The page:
The End of the 3rd Millennium–at the Early 2nd Millennium BC in the KültepeKanesh in the Light of the New Term Excavations Results
1Ankara Üniversitesi, Dil ve Tarih-Coğrafya Fakültesi, Arkeoloji Bölümü, Protohistorya ve Önasya Arkeolojisi Anabilim Dalı, Ankara/TÜRKİYE
2Çukurova Üniversitesi, Fen-Edebiyat Fakültesi, Arkeoloji Bölümü, Adana/TÜRKİYE
3Balıkesir Üniversitesi, Mimari Restorasyon Programı, Balıkesir/TÜRKİYE
4Ankara Üniversitesi, Dil ve Tarih-Coğrafya Fakültesi, Arkeoloji Bölümü, Protohistorya ve Önasya Arkeolojisi Anabilim Dalı, Ankara/ TÜRKİYE
Keywords: Kültepe-Kaniş, Orta Anadolu, Erken Tunç Çağı, MÖ 3. Binyıl Sonu, Orta Tunç Çağı’na Geçiş, Mütevazı Yapılar, İşlik.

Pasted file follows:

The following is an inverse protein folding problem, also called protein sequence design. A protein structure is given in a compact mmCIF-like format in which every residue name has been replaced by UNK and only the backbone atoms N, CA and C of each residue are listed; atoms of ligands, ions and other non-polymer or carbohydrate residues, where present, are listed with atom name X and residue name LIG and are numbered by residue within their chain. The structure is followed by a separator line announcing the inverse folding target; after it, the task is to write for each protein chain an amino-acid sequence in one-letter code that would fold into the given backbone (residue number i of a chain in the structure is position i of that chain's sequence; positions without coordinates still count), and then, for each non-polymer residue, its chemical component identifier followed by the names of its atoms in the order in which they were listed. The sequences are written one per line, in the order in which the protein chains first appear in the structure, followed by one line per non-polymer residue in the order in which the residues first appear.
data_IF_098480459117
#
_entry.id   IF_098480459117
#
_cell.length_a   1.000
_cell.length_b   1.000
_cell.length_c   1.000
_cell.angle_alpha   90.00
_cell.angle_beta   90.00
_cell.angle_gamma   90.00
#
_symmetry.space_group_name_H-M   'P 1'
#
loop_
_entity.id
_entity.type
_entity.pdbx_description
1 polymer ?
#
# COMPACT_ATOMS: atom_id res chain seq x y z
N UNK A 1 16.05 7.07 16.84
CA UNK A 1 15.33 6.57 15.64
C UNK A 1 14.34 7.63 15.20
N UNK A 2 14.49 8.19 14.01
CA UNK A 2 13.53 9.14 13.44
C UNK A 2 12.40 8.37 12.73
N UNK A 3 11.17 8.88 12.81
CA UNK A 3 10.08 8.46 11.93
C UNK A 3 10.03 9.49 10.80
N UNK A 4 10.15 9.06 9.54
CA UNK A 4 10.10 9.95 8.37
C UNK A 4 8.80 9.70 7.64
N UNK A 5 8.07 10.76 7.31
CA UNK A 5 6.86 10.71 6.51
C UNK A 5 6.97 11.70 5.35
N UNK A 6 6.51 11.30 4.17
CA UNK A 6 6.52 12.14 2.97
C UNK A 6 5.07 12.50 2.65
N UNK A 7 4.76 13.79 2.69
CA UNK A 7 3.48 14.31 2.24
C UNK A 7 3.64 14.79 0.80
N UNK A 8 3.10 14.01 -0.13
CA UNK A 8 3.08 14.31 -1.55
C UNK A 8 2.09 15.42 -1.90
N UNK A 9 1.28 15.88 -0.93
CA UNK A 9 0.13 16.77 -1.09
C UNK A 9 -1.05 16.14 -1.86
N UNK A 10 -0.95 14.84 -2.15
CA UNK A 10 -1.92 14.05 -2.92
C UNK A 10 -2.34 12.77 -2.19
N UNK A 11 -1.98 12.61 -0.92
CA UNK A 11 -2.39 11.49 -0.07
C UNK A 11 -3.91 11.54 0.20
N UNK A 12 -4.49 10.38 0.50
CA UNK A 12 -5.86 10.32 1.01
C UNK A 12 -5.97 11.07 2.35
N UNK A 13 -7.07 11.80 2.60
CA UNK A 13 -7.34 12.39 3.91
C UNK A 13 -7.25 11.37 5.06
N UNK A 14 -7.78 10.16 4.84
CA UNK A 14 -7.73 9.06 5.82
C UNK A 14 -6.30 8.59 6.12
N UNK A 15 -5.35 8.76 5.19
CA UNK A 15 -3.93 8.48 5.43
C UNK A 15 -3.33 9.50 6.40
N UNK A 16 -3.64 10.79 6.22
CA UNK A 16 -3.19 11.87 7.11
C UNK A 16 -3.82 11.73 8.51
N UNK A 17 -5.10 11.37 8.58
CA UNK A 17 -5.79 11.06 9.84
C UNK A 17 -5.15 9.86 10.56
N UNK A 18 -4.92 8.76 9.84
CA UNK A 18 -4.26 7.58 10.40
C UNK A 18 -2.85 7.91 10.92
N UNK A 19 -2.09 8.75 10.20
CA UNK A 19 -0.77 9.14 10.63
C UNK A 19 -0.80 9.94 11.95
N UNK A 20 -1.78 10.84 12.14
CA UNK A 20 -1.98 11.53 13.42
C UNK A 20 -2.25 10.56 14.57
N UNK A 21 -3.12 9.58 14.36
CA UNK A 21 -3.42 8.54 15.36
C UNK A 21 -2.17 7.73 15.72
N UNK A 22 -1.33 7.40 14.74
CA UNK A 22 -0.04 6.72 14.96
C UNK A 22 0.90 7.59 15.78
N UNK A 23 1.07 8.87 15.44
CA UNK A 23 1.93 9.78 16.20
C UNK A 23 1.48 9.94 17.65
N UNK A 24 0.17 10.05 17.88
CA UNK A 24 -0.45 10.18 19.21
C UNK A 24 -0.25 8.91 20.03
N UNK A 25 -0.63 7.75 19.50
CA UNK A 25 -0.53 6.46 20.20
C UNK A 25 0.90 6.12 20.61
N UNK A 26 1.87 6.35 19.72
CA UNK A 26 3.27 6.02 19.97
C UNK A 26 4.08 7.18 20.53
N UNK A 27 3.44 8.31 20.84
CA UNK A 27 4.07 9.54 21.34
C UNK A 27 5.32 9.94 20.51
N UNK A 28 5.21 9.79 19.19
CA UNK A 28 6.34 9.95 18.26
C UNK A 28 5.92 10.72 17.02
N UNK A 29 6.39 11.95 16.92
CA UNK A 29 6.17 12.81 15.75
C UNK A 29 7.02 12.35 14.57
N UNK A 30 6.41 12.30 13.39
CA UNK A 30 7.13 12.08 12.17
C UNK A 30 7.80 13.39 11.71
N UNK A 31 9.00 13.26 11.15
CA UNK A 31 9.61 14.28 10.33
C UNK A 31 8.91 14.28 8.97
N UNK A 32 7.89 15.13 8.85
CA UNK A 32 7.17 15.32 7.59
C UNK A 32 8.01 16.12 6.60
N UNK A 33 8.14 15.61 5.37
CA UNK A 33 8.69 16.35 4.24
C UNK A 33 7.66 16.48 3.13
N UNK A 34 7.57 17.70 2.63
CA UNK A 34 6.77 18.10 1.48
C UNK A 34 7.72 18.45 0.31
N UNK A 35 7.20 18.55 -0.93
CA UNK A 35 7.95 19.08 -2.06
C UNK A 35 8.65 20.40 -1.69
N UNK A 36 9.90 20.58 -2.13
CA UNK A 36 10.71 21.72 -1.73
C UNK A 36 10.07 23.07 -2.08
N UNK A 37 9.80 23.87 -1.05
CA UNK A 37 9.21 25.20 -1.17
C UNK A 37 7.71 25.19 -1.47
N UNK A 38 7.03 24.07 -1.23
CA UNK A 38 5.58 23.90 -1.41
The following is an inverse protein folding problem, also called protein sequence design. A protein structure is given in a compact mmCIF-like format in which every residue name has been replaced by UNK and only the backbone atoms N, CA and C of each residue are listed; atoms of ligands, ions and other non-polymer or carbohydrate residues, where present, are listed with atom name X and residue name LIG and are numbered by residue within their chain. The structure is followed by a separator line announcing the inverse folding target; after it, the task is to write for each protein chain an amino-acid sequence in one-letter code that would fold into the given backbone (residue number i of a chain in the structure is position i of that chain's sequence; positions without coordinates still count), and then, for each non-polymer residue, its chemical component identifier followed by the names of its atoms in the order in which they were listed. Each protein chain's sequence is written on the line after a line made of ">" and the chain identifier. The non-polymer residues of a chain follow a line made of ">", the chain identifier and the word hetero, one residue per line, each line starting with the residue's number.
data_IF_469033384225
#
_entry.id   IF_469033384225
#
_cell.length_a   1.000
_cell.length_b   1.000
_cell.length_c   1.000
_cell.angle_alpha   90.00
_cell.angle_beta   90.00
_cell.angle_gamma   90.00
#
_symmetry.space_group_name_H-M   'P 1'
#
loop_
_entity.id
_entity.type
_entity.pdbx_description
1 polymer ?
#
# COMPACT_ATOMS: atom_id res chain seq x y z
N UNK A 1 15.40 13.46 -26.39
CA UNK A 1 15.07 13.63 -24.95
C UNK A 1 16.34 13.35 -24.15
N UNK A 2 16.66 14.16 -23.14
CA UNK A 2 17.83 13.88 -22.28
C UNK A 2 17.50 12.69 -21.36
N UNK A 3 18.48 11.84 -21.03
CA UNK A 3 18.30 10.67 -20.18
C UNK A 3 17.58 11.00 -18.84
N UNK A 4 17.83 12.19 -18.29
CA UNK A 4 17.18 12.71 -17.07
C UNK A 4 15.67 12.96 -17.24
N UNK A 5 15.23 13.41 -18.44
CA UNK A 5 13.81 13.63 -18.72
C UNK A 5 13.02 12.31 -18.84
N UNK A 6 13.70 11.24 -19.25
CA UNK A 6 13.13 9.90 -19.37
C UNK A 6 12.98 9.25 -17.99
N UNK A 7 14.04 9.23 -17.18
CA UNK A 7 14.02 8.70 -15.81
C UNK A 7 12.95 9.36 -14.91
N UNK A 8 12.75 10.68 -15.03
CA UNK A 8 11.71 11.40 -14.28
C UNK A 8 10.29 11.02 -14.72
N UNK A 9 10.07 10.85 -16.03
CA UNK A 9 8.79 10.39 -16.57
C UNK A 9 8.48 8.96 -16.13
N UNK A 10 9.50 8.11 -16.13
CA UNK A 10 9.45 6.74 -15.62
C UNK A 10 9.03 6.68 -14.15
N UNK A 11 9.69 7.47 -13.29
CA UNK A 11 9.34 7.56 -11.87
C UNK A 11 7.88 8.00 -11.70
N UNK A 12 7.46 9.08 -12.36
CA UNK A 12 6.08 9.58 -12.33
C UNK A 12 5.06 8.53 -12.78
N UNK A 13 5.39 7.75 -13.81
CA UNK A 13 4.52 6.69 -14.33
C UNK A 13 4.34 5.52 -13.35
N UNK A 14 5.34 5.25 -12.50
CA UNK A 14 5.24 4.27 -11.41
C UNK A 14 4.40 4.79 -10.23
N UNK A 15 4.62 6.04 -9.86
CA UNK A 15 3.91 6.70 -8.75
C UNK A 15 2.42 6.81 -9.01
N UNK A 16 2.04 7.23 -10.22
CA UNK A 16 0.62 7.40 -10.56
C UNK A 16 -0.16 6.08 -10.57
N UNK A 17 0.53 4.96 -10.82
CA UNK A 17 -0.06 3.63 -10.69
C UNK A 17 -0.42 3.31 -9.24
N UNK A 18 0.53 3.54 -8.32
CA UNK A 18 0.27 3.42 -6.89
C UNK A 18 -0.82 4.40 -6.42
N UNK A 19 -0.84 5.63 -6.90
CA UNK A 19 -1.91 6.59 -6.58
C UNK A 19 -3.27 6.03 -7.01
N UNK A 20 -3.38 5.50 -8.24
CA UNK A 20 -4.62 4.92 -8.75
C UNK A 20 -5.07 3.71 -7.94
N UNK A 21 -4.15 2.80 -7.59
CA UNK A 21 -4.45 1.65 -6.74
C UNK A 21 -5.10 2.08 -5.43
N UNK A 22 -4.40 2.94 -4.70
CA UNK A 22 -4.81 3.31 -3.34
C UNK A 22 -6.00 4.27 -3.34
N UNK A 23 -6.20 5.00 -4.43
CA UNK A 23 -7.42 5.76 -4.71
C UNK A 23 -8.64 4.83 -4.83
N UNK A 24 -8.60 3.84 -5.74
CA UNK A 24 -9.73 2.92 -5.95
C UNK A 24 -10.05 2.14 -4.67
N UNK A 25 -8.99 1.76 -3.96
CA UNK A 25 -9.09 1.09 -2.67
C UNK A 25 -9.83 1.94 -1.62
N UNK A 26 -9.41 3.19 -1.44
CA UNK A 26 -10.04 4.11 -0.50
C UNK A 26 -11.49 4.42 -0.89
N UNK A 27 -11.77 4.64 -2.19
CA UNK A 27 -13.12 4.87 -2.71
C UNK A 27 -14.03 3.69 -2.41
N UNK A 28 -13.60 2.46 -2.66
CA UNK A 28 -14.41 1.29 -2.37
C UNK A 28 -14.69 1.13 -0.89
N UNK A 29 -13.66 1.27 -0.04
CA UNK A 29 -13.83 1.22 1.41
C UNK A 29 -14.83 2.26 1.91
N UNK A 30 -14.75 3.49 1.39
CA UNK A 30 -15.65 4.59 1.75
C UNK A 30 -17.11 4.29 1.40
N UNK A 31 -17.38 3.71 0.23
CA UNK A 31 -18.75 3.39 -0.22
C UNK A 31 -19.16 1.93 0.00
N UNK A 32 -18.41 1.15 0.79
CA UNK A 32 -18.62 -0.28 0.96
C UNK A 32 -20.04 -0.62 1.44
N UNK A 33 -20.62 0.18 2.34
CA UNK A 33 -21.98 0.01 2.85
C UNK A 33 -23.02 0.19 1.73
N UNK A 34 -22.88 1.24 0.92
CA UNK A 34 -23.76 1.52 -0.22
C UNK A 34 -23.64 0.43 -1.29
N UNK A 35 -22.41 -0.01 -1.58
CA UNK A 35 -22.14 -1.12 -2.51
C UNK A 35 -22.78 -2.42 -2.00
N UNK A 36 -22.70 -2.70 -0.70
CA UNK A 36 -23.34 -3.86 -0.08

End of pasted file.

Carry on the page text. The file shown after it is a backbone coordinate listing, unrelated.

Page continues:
Kültepe-Kanesh, located 20 km northeast of Kayseri province, rises on the fertile plain that stretches to the north of Erciyes Mountain and is irrigated by Sarımsaklı Stream. The settlement area, which consists of two parts, the Kanesh mound and the lower city, is 2,5 km in diameter. With these dimensions, Kültepe is one of the largest Bronze Age cities not only in Anatolia but also in the whole ancient Near East. This article presents the initial findings related to the construction levels of Kültepe-Kanesh, one of the key settlements for ancient Near Eastern archeology, dated to the end of the third millennium BC-the beginning of the second millennium BC. Monumental buildings from the Early Bronze Age III, located in the southwest of the Kültepe mound, were replaced by modest dwellings and workshops with overlapping building levels. This trend appears to have continued for approximately one and a half to two centuries, as no traces of public, administrative or religious structures have been found in recent excavations. In contrast to the architectural field, pottery traditions and styles, such as the Alişar III ware and monochrome pottery, show continuity in the Middle Bronze Age. The new excavations indicate that the settlement continued uninterrupted during that period and it offers important opportunities to analyze the traces of socio-economic change that took place in and around Central Anatolia at the end of the third millennium BC, with architectural remains.